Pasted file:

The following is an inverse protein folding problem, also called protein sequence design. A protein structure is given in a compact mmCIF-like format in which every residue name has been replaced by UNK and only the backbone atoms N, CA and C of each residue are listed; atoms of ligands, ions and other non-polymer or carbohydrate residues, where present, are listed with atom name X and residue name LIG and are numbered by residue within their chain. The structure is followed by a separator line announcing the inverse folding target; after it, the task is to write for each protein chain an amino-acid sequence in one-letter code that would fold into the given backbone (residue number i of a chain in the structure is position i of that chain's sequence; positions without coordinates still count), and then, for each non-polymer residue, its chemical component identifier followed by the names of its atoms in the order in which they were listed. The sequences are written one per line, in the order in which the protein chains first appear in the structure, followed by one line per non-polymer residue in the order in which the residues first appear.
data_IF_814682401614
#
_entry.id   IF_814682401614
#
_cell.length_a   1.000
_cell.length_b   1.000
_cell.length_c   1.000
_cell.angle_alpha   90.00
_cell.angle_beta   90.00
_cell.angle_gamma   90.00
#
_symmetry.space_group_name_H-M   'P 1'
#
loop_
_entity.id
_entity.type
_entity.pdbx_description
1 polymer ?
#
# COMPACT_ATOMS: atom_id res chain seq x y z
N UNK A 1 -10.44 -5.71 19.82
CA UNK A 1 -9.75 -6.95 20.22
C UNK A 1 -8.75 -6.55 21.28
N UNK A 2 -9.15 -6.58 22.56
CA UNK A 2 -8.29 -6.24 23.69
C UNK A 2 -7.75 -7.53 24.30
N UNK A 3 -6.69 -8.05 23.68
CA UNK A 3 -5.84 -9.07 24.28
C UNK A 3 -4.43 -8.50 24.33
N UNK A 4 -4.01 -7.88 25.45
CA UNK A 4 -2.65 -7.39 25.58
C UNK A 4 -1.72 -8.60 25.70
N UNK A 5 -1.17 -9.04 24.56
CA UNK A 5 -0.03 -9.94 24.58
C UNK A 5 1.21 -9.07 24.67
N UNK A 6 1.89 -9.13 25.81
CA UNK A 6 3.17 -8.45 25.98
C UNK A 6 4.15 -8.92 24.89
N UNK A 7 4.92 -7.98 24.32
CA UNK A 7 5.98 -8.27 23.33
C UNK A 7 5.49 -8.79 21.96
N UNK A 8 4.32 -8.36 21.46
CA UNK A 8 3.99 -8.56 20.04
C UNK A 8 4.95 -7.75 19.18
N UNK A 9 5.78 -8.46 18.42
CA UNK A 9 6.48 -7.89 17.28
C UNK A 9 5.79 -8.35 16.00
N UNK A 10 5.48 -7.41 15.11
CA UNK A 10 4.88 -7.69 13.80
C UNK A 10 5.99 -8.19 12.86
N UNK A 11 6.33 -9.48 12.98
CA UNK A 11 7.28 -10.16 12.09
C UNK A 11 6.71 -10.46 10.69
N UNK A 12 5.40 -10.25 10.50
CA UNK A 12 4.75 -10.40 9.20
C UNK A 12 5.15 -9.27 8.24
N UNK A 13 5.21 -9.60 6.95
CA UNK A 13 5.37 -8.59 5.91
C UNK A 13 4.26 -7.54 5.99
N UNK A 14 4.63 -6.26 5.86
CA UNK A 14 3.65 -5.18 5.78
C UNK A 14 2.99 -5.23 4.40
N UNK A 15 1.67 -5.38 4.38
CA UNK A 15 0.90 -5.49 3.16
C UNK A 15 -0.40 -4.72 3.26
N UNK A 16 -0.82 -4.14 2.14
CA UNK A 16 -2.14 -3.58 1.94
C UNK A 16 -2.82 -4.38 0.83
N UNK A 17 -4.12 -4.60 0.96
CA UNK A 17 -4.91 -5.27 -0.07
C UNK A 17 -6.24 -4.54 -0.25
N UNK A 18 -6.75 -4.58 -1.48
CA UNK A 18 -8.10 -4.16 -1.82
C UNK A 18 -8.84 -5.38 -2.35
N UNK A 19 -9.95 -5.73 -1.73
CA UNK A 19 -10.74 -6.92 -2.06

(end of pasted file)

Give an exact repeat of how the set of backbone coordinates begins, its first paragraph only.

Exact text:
The following is an inverse protein folding problem, also called protein sequence design. A protein structure is given in a compact mmCIF-like format in which every residue name has been replaced by UNK and only the backbone atoms N, CA and C of each residue are listed; atoms of ligands, ions and other non-polymer or carbohydrate residues, where present, are listed with atom name X and residue name LIG and are numbered by residue within their chain. The structure is followed by a separator line announcing the inverse folding target; after it, the task is to write for each protein chain an amino-acid sequence in one-letter code that would fold into the given backbone (residue number i of a chain in the structure is position i of that chain's sequence; positions without coordinates still count), and then, for each non-polymer residue, its chemical component identifier followed by the names of its atoms in the order in which they were listed. The sequences are written one per line, in the order in which the protein chains first appear in the structure, followed by one line per non-polymer residue in the order in which the residues first appear.